AFTER 18 months, I stepped out of my comfort zone.
If your life is devoted to traveling, to be boxed in a 41-square-meter home is no joke. True, the 17th level residence can offer a view of the breathtaking rising sun and moon over the Davao Gulf and it’s a safe haven. It can be very confining. But I got used to it, stepping out twice a month for errands in full battle gear -- face shield, face mask, alcohol.
I booked a flight to Siargao for September travel early in the year thinking that the pandemic will be contained with the steady rollout of the vaccine. Delta caused the second wave. Flights were cancelled. It’s frustrating, especially if you do your share of safety protocols and see others don’t.
Traveling in the time of covid is a challenge. More so, if paranoid is your middle name and in the age category of easily compromised. I was fully vaccinated by July but stuck to my pre-vaccine routine.
The Siargao trip was fated. No tournament to cover this trip, but to celebrate with a sister from another mother, an ex-Boracay resident. I got a nod to join a road trip with equally safety-abiding travelers. It would be a long trip by land but the good company and a spacious van made it comfortable.
What does one need to enter Siargao? A negative result RT-PCR test within 48 prior to arrival; valid Id; confirmed booking in a DOT-accredited accommodation; Traze App; and Travel Certification issued by the Mayor of the City/Municipality of Siargao (for those invited by a local resident).
It will be good to see the island again. My first visit to Siargao was in 2002 to write about the 7th international surfing cup. Back then, my friends and I took the bus. Young souls can take the beating by an overnight bus ride and a three-hour or so boat ride (no 1-1/2-hour fast craft rides in 2002, I believe).
The Siargao images imprinted in my memory was that of a quiet seaside province that turns busy during the surfing season of September. But busy then was never in the hundreds of visitors. Roads were unpaved, except for a few ones in the vicinity of the General Luna church; wooden, sparsely distanced lampposts lit the dirt roads where giant hermit crabs can traverse; mode of transportation was the habal-habal; you can have the Magpupungko Rock Pools all to yourself and the long stretches of white beaches off General Luna, too; the hottest nightspot was an open-air hut, and the poshest resort was Pansukian, where we had lunch with then-President Gloria Macapagal-Arroyo.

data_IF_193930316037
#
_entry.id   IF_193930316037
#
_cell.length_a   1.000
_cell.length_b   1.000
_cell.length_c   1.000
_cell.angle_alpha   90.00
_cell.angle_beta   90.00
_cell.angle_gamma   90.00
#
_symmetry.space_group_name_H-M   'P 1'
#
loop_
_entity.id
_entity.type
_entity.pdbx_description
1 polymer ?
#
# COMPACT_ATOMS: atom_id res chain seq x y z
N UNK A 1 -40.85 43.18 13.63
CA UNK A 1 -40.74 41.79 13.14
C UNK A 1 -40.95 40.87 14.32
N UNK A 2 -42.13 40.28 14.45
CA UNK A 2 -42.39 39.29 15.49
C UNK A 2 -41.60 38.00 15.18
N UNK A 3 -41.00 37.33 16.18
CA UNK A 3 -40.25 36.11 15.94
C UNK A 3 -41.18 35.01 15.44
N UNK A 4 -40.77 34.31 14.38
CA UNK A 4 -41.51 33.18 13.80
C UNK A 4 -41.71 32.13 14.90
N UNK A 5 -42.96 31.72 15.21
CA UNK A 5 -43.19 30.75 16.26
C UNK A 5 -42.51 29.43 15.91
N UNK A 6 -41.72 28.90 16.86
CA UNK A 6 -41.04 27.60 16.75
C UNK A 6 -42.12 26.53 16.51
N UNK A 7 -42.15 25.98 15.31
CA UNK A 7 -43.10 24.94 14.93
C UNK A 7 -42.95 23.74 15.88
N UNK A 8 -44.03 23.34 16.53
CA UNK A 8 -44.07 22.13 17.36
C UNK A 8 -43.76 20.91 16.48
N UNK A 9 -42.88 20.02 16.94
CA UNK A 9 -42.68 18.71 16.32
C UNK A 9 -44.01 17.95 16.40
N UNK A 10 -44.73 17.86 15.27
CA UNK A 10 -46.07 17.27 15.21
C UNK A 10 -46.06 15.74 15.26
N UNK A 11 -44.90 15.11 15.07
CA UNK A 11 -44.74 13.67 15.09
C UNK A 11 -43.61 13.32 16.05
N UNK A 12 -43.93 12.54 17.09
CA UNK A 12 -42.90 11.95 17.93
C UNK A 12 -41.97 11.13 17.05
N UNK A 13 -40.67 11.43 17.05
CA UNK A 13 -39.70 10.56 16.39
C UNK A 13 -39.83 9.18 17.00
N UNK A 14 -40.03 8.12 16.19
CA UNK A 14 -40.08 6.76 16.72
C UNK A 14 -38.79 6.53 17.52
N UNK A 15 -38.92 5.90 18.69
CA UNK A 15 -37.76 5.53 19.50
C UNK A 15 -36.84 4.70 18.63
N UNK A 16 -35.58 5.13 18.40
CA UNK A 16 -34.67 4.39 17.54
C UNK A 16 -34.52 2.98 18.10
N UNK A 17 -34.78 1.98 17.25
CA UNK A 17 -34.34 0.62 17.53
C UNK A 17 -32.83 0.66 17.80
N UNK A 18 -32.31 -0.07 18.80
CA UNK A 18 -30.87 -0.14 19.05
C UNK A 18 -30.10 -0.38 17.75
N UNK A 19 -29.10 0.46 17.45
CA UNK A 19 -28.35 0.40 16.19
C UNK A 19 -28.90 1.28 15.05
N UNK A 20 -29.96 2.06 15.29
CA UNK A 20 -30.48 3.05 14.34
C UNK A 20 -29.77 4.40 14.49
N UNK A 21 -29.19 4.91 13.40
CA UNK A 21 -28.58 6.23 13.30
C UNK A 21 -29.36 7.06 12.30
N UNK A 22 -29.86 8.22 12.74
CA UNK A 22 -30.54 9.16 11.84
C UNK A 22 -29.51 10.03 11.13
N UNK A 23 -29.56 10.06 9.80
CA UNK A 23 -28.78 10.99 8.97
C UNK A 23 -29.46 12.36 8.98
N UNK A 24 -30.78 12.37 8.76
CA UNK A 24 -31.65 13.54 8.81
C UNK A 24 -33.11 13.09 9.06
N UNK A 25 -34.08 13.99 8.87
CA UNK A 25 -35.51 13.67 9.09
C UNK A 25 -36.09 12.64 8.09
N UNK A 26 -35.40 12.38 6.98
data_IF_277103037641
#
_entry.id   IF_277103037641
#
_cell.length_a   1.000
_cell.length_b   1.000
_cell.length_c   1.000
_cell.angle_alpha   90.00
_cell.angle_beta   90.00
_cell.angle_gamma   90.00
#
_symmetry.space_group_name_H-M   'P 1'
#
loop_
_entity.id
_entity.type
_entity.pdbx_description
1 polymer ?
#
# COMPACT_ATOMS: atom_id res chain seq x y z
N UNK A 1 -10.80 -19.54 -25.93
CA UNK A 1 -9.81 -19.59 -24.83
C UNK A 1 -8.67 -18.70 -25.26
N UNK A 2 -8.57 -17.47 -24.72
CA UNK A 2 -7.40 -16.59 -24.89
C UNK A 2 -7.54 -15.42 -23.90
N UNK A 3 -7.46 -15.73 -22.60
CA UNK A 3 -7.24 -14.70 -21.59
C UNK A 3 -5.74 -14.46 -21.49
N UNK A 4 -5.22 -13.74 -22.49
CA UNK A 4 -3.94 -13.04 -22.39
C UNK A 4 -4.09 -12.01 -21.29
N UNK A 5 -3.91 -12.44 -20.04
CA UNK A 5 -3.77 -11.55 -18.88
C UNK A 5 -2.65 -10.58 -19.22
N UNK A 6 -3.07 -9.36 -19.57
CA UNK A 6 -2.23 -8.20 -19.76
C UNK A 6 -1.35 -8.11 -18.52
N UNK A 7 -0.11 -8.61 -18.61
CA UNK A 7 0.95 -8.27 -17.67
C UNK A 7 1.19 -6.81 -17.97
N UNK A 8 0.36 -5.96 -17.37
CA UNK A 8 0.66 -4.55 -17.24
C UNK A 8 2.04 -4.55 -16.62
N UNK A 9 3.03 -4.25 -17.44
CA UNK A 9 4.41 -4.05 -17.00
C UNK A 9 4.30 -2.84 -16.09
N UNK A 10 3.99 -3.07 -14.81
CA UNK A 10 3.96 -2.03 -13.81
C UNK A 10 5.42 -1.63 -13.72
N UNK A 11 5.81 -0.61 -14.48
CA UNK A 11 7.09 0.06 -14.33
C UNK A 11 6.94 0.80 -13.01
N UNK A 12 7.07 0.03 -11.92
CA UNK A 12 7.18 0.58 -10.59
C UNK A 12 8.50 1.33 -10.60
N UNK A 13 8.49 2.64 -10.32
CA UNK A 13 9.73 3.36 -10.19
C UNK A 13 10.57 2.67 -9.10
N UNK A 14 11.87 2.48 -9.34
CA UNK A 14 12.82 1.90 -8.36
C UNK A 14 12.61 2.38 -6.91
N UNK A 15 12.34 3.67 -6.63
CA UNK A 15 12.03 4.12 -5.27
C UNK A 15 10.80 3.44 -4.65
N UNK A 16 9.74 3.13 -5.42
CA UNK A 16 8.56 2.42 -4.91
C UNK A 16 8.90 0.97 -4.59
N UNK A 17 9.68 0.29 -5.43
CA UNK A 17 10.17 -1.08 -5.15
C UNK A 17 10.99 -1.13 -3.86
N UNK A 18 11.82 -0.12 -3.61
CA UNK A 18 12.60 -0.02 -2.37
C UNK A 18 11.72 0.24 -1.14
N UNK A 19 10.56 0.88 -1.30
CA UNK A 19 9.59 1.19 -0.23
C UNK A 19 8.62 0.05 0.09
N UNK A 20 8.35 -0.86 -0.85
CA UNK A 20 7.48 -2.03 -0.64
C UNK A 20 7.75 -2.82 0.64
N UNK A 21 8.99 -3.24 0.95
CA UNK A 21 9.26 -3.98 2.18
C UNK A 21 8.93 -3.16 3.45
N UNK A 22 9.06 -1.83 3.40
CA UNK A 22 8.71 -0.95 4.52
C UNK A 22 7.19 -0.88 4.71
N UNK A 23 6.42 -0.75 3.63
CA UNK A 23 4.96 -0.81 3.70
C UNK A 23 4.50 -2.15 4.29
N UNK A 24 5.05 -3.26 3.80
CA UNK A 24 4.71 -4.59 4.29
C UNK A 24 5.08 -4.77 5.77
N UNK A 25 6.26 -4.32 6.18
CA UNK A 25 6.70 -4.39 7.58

People gather at the island’s most popular spot, the boardwalk at Cloud 9 on or off surfing season. During the tournament season, one would need an ID to gain access. We did. Daily, we were on the shaky two-tiered wooden platform among the local and International contestants (a local took top prize).
Based on the stories and photos I’ve seen of Siargao recently, it was on its way to becoming another Boracay. It’s now a choice place of residence for many, many of the businesses are owned and run by non-locals, food can be expensive. I had to see it for myself.
After eight hours on the road, there’s one more step to get to the island: the boat ride to Siargao Island from the Surigao port area.
This is the challenge for a paranoid city-dweller who has gone through two waves of the pandemic and seen friends and family members succumb to the virus. Although the holding area practices safe distancing, it’s best to turn on the “defensive passenger” mode when boarding the boat and while on it. Double your mask if you must and a face shield on the boat.
Now, on the island, be vigilant and be mindful of the safety protocol. The locals, having lived in their safety bubble, are comfortable in not wearing masks. Unfortunately, the short-term visitors (flights have reopened from Cebu and Manila recently) get into this groove and go out in public sans face masks. Best safety practices are always a winner.
Siargao is a breath of fresh air. Because of the pandemic, the island was pretty quiet, which gave me that 2002 vibe. Only this time, the stretch of General Luna and beyond are occupied with tourism establishments.
More stories next time!
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